The men, one New Zealander and two locals, were remanded in custody Thursday by a court in the country’s main city of Yangon after being charged under a law that forbids insulting religion.
Judge Ye Lwin said breaching the Religion Act was a “no-bail offence.”
The flyer, which displayed the revered figure alongside details of a deal for unlimited cocktails, provoked widespread outrage from Buddhists on social media, who branded it “despicable” and “blasphemous”.
“You do that again I will come to destroy your place … f... idiots,” read one of many expletive-ridden posts on the V Gastro bar’s Facebook page.
The venue’s bar manager New Zealander Philip Blackwood, its owner Tun Thurein and manager Htut Ko Ko Lwin were arrested after members of an ultranationalist group of monks known as Ma Ba Tha complained to police Wednesday.
The recently opened bar was shuttered with police officers stationed outside overnight, local media reported.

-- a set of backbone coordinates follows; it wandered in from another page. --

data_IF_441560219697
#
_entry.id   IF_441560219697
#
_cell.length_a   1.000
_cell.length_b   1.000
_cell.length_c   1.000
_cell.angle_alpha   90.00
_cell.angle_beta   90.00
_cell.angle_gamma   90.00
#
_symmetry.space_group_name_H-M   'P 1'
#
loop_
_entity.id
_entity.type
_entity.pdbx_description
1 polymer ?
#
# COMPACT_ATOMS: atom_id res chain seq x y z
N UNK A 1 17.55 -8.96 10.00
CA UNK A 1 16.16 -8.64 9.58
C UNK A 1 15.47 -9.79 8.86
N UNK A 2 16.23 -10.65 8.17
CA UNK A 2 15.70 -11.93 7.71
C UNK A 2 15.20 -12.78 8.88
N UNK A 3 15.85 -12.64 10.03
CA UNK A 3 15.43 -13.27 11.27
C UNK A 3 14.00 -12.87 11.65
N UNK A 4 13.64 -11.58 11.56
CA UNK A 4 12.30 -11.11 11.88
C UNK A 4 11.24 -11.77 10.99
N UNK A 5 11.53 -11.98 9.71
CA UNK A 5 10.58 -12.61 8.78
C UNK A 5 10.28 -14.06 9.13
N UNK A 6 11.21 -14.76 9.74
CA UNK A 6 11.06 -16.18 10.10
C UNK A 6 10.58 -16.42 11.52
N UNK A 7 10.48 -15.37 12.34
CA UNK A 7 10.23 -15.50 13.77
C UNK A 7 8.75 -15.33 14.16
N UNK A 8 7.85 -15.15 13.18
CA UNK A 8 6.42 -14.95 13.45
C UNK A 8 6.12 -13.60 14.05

“Our ignorance is embarrassing for us and we will attempt to correct it by learning more about Myanmar's religions, culture and history,” said a statement from V Gastro’s management posted on Facebook.
“Our intention was never to cause offence to anyone or toward any religious group.”
Large parts of Myanmar’s population are devoutly Buddhist and adhere to the religion’s more conservative Theravada doctrine.
A rising wave of Buddhist nationalism, spurred by extremist monks, has swept the country since a military junta stepped aside in 2011. Since then a reformist government has relaxed severe restrictions on freedom of assembly and expression.
But the reforms have been accompanied by waves of religious violence. Hundreds have died and more than 140,000 have lost their homes in anti-Muslim rioting since mid-2012.
The New Zealander’s arrest is the latest instance of a foreigner being caught out by Buddhism’s highly sensitive status in parts of Asia. In August, a Canadian man was deported from Myanmar after locals noticed a Buddha tattoo on his leg and took a picture that went viral.
A British tourist had suffered a similar fate in Sri Lanka in April due to a picture of Buddha tattooed on her arm.
The Yangon court has scheduled a hearing for Dec. 18.